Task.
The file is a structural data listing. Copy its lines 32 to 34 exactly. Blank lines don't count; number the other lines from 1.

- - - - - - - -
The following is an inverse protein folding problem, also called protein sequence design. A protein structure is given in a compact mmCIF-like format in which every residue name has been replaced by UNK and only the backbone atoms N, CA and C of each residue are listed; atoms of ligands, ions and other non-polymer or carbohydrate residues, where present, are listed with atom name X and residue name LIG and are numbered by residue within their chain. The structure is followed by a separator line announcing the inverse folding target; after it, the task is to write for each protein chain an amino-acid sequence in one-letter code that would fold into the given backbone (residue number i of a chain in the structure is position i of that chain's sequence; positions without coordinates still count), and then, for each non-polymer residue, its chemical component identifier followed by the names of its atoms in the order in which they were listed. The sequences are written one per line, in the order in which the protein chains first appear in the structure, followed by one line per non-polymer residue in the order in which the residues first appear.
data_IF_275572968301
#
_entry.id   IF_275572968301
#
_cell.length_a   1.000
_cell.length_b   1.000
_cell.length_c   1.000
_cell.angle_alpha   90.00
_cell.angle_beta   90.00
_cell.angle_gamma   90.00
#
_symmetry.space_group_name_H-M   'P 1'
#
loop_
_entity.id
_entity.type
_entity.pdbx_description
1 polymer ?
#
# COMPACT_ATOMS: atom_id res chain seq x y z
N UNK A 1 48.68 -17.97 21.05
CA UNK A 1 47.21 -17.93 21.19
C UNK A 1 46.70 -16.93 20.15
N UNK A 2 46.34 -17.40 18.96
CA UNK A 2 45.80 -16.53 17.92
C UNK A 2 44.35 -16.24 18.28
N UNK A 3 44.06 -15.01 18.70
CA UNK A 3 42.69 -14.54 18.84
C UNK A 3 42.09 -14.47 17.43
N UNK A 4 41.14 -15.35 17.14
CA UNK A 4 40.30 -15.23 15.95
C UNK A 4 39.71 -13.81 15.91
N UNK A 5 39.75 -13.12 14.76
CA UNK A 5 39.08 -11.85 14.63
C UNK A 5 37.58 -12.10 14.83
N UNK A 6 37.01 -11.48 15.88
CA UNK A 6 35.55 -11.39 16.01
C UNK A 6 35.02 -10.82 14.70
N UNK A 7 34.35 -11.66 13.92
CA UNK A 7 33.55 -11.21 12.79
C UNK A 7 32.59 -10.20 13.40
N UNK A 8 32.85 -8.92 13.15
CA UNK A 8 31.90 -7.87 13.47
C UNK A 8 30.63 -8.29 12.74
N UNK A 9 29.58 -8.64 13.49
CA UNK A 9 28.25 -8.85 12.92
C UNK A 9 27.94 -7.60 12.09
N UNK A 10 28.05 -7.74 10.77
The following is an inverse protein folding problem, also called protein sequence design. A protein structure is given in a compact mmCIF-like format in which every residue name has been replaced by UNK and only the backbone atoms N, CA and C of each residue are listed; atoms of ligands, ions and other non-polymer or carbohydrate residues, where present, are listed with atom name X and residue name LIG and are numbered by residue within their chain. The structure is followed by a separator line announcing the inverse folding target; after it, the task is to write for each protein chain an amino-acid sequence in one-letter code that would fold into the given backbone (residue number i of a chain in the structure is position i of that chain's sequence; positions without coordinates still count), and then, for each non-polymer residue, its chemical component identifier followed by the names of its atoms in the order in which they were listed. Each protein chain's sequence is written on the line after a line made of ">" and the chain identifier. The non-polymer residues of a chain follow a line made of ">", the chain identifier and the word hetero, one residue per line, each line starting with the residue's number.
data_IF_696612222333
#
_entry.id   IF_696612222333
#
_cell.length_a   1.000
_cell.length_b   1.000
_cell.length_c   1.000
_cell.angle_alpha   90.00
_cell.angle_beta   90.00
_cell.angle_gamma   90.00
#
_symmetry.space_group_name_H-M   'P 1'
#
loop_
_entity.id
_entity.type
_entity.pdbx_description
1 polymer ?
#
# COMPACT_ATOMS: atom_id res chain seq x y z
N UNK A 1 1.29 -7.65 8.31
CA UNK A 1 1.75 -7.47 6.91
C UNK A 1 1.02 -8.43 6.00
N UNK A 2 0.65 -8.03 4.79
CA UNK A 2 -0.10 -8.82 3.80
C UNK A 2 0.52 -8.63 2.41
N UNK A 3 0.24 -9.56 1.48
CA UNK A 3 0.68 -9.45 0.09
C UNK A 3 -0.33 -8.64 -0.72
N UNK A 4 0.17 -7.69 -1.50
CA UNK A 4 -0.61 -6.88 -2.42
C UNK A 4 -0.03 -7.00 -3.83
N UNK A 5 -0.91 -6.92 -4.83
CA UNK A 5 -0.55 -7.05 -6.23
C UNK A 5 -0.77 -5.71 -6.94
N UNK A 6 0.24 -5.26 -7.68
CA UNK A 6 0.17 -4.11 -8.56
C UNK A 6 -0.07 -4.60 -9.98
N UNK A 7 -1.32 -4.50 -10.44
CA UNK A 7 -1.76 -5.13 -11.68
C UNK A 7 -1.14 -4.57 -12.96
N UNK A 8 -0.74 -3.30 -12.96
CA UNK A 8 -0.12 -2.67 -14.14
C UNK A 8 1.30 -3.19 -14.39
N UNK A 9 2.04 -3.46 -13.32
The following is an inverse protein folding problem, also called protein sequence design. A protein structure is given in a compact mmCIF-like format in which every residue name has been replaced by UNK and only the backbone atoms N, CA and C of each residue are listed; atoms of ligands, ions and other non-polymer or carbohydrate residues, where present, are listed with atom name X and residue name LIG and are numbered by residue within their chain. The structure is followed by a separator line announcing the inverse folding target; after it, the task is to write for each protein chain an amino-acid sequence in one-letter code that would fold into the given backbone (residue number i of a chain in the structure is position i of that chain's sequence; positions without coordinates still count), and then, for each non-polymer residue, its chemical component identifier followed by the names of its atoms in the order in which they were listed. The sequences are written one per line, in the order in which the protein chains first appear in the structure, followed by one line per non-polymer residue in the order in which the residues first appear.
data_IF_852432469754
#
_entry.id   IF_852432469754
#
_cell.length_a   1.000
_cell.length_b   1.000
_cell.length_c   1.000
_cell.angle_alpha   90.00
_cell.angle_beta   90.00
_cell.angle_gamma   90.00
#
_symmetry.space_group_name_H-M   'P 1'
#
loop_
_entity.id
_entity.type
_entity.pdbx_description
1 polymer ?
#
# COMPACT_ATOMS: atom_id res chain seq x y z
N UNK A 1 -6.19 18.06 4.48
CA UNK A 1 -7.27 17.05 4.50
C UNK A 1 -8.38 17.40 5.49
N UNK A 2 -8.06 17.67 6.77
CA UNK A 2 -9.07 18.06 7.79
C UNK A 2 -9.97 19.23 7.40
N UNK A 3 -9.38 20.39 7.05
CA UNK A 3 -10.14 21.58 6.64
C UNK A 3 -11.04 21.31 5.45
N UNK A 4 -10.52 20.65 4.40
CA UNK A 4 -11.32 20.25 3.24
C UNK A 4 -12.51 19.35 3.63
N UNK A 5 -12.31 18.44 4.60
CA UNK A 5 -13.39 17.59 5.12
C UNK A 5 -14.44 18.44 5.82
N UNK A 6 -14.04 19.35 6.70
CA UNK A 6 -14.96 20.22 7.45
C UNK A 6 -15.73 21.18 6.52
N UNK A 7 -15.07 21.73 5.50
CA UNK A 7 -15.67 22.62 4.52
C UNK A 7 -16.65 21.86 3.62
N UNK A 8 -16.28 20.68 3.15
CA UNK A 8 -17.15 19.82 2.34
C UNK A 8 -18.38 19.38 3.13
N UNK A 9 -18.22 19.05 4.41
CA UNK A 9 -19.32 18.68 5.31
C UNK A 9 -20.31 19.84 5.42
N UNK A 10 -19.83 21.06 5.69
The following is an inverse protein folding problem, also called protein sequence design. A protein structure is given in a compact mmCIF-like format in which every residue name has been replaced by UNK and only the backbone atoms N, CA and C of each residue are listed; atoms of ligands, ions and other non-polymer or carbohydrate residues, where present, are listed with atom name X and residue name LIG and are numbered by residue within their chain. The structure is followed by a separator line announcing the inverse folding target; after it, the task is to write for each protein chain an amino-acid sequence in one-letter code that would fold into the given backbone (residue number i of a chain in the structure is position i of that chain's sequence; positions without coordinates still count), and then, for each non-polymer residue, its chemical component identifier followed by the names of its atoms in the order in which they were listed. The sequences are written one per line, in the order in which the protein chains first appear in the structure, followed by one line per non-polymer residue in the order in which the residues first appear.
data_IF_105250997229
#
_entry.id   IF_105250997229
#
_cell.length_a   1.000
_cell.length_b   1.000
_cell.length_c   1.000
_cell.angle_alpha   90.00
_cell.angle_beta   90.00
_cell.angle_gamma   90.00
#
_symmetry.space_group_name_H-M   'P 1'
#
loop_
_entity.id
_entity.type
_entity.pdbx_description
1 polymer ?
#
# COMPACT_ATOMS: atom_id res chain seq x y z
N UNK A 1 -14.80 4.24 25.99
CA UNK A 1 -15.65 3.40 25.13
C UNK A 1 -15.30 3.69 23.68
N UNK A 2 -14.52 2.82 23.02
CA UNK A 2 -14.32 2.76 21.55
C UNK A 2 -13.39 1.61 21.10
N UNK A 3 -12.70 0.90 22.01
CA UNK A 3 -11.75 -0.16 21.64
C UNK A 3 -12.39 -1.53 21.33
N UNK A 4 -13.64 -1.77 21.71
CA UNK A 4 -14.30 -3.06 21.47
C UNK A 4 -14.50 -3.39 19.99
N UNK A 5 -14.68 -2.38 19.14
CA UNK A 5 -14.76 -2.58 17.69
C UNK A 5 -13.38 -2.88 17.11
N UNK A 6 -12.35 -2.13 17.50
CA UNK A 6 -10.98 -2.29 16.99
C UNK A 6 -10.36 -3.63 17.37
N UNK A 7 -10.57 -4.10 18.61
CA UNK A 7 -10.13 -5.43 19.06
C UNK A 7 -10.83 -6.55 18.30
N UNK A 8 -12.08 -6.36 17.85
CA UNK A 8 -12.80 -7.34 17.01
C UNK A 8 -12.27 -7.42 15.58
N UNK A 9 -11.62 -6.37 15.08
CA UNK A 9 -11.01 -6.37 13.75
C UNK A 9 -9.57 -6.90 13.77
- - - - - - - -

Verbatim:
CA UNK A 4 40.30 -15.23 15.95
C UNK A 4 39.71 -13.81 15.91
N UNK A 5 39.75 -13.12 14.76